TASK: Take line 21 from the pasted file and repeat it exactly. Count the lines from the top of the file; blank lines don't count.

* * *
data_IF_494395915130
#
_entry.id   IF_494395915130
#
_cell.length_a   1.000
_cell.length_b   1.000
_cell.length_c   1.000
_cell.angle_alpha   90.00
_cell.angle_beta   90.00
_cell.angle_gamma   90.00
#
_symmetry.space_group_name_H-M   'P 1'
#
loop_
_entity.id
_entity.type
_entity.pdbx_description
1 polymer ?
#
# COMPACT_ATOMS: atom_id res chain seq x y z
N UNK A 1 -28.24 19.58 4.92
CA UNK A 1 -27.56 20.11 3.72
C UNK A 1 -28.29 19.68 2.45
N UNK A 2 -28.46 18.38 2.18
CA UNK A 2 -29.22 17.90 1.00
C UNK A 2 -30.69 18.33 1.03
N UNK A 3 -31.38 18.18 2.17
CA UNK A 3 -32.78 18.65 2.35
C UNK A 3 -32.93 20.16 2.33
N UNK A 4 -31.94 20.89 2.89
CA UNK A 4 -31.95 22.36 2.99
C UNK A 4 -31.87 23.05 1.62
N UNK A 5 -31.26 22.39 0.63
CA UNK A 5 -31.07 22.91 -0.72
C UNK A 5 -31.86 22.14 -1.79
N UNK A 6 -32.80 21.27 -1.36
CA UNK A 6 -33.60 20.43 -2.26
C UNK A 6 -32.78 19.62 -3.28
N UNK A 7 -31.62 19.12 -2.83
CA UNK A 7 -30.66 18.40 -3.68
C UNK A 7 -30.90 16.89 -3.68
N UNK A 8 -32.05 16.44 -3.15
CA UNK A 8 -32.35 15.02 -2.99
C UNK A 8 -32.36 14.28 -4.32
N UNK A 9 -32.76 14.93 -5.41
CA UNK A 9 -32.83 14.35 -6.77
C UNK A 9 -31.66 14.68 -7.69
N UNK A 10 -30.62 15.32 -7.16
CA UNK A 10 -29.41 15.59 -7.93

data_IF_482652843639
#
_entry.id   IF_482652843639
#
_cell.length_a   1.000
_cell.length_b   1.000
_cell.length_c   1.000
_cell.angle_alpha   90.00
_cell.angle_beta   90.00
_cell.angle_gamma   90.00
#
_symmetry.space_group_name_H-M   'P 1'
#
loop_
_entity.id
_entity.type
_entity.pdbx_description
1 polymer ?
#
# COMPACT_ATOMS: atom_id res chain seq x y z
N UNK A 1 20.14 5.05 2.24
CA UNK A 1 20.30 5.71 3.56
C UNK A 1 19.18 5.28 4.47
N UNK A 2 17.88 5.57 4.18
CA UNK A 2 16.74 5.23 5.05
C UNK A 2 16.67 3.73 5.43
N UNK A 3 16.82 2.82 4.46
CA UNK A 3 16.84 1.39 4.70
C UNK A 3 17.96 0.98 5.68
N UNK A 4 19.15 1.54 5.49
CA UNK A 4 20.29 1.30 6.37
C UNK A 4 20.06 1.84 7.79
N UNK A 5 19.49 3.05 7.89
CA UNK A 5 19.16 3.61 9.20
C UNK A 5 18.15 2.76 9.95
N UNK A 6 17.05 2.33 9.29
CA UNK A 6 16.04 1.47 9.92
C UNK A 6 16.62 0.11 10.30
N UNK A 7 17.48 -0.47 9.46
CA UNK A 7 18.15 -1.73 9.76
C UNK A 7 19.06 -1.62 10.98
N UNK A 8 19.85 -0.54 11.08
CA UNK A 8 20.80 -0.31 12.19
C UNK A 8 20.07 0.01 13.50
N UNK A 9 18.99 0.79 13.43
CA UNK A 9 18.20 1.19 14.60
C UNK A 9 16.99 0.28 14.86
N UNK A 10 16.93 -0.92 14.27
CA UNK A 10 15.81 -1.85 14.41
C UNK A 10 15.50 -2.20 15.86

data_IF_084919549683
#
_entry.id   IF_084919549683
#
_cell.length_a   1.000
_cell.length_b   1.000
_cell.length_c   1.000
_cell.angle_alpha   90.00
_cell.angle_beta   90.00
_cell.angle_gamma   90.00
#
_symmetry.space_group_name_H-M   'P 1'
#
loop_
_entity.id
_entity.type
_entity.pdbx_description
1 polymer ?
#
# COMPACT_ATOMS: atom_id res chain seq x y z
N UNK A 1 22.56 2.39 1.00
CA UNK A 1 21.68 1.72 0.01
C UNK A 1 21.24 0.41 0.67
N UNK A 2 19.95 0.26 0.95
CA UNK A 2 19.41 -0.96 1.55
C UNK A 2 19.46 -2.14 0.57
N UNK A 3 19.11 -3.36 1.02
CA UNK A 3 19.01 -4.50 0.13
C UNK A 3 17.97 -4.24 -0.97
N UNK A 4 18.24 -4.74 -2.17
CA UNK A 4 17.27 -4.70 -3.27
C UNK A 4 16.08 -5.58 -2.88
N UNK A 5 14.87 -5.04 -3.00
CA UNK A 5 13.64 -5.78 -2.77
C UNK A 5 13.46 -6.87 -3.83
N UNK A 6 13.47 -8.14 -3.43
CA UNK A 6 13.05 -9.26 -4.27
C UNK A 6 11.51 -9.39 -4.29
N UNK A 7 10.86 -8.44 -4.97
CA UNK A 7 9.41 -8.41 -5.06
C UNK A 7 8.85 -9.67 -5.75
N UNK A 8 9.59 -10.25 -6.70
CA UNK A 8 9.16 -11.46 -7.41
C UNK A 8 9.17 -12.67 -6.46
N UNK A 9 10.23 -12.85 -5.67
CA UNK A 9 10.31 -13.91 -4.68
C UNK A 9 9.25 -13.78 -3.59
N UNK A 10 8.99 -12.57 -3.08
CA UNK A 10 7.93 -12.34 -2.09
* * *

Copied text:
N UNK A 1 -28.24 19.58 4.92